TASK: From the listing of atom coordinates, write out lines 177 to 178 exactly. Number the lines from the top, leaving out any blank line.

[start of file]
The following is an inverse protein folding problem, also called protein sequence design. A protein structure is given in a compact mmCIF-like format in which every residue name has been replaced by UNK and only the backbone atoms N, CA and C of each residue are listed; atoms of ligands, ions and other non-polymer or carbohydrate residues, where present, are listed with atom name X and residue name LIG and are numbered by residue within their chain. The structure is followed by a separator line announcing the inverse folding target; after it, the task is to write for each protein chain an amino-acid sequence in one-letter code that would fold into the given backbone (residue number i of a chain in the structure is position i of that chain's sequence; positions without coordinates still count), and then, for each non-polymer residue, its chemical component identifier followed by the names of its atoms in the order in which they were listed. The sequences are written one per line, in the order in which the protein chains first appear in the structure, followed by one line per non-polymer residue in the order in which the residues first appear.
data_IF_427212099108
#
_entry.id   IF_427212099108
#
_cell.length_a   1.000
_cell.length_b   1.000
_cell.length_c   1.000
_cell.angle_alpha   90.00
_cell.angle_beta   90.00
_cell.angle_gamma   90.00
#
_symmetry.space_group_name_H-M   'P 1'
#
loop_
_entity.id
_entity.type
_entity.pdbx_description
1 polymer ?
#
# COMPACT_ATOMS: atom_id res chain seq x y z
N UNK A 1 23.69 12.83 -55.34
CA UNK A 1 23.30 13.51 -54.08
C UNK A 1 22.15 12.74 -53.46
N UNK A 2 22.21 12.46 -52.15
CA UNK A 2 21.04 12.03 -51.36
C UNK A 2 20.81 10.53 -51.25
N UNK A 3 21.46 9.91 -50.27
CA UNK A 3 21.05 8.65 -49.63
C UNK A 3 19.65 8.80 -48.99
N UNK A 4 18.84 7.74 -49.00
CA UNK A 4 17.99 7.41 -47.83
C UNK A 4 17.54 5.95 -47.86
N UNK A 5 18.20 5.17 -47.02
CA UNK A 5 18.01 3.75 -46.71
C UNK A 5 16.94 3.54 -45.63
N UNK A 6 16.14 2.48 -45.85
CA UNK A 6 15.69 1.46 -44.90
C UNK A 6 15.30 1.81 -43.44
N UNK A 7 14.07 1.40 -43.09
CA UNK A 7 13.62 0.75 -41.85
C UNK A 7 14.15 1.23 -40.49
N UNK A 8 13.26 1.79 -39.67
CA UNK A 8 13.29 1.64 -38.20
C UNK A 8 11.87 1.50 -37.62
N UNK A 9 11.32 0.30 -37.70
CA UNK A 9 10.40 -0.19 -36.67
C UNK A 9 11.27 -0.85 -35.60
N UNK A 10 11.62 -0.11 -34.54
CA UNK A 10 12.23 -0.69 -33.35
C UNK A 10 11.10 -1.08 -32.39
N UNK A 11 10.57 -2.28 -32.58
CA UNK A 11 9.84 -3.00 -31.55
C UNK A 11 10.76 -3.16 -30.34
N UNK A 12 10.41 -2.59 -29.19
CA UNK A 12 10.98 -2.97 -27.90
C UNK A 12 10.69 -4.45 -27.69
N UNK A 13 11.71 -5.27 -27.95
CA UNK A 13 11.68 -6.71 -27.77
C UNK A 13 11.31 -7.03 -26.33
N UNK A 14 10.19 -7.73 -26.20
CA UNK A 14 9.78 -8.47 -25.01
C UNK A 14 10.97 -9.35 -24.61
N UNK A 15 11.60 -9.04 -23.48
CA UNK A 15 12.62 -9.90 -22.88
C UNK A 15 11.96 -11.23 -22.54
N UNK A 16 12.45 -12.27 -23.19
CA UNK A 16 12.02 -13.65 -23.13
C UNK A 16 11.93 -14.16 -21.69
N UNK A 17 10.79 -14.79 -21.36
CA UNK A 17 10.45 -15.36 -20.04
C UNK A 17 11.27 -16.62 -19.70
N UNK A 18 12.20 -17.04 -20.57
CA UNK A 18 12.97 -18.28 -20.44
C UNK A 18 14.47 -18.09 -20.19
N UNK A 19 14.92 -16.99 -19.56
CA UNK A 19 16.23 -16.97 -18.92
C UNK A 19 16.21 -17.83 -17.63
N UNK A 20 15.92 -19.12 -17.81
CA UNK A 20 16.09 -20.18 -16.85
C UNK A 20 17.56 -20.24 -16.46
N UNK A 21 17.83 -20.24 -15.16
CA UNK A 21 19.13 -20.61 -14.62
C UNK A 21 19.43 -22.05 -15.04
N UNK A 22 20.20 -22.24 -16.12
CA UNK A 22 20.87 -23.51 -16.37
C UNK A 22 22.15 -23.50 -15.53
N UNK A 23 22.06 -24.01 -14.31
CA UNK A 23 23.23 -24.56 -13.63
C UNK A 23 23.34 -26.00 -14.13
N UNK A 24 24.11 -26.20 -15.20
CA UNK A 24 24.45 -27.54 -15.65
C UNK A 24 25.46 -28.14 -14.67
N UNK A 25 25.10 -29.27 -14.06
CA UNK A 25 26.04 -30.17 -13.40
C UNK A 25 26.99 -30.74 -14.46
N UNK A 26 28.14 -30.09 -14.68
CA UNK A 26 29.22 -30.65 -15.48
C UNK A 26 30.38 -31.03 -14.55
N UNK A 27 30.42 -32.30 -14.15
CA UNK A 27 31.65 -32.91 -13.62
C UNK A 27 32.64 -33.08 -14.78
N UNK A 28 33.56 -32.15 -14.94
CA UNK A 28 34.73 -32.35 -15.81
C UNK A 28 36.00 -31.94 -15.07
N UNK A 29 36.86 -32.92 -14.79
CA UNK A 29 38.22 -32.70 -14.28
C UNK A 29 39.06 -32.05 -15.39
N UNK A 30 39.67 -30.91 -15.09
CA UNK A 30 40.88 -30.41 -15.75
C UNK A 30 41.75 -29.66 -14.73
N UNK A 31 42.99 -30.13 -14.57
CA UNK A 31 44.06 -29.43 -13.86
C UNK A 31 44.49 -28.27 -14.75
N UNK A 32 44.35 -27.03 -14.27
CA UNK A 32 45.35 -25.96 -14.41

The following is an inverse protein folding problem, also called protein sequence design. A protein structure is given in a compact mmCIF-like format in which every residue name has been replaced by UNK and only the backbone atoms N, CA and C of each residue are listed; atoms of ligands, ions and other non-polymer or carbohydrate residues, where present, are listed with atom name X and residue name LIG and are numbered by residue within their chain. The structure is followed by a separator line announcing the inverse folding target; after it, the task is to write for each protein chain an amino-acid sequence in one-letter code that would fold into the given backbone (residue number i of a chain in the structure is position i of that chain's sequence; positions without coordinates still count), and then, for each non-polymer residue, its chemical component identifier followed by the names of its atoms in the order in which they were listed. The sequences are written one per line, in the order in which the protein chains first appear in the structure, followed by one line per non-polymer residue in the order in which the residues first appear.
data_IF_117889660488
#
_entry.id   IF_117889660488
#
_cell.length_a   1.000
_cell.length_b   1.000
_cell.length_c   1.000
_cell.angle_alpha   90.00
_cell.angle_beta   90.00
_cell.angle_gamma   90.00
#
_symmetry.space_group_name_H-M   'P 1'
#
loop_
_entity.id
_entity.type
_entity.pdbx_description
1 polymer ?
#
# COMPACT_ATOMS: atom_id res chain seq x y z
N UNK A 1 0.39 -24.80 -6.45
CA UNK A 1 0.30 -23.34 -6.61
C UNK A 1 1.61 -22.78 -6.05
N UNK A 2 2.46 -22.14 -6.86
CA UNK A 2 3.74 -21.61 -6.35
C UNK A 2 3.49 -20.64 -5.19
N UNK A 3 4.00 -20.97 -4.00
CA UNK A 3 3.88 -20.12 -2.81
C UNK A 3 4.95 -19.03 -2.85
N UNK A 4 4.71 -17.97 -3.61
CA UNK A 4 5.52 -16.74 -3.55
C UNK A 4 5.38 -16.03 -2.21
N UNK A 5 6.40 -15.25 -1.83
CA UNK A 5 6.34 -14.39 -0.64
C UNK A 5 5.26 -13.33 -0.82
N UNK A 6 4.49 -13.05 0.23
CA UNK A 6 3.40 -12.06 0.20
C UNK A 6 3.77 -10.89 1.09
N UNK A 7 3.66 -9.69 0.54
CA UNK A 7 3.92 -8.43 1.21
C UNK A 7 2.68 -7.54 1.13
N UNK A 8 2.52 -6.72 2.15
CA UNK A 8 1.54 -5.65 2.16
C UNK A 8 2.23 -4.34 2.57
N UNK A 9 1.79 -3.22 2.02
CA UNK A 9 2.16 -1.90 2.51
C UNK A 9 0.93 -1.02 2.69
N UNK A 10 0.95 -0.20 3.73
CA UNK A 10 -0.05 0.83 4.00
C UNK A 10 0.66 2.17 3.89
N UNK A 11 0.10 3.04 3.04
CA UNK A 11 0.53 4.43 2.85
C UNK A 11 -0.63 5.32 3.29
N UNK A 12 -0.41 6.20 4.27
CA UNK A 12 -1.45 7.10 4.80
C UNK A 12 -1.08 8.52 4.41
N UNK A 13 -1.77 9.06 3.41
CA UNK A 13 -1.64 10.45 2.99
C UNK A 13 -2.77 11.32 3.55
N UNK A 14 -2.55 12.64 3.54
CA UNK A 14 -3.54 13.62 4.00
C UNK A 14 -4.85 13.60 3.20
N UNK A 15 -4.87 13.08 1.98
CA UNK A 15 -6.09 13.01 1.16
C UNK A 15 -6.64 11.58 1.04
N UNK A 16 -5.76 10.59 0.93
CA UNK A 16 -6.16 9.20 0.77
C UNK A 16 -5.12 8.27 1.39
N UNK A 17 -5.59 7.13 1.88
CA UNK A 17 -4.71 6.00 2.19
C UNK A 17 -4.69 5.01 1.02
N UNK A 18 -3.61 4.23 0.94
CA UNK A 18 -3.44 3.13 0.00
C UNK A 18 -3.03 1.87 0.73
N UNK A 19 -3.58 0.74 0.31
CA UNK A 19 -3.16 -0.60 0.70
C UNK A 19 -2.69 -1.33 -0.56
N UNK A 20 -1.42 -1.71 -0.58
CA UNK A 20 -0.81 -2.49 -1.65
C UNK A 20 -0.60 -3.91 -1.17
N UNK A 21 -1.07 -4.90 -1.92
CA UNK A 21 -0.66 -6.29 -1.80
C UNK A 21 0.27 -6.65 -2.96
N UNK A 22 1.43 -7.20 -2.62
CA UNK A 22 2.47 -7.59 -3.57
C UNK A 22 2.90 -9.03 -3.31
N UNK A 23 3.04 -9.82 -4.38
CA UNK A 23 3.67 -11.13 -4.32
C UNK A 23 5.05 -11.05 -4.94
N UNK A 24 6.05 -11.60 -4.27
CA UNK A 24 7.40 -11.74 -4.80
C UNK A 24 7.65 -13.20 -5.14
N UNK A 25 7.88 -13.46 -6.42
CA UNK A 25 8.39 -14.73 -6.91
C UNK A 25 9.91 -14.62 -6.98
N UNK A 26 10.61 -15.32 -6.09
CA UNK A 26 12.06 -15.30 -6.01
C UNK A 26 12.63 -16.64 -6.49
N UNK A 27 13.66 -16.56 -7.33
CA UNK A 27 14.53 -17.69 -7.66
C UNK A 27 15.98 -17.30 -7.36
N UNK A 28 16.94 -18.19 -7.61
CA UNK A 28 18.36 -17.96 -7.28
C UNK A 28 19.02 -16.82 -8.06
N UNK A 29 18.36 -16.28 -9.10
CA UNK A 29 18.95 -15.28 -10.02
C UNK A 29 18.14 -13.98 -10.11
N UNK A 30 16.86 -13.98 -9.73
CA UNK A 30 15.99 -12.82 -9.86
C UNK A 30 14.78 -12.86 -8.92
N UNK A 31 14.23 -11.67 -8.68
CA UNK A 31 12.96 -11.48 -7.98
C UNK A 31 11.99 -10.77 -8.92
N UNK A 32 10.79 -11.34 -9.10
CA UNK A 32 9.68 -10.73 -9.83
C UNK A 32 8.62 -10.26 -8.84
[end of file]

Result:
N UNK A 14 -2.55 12.64 3.54
CA UNK A 14 -3.54 13.62 4.00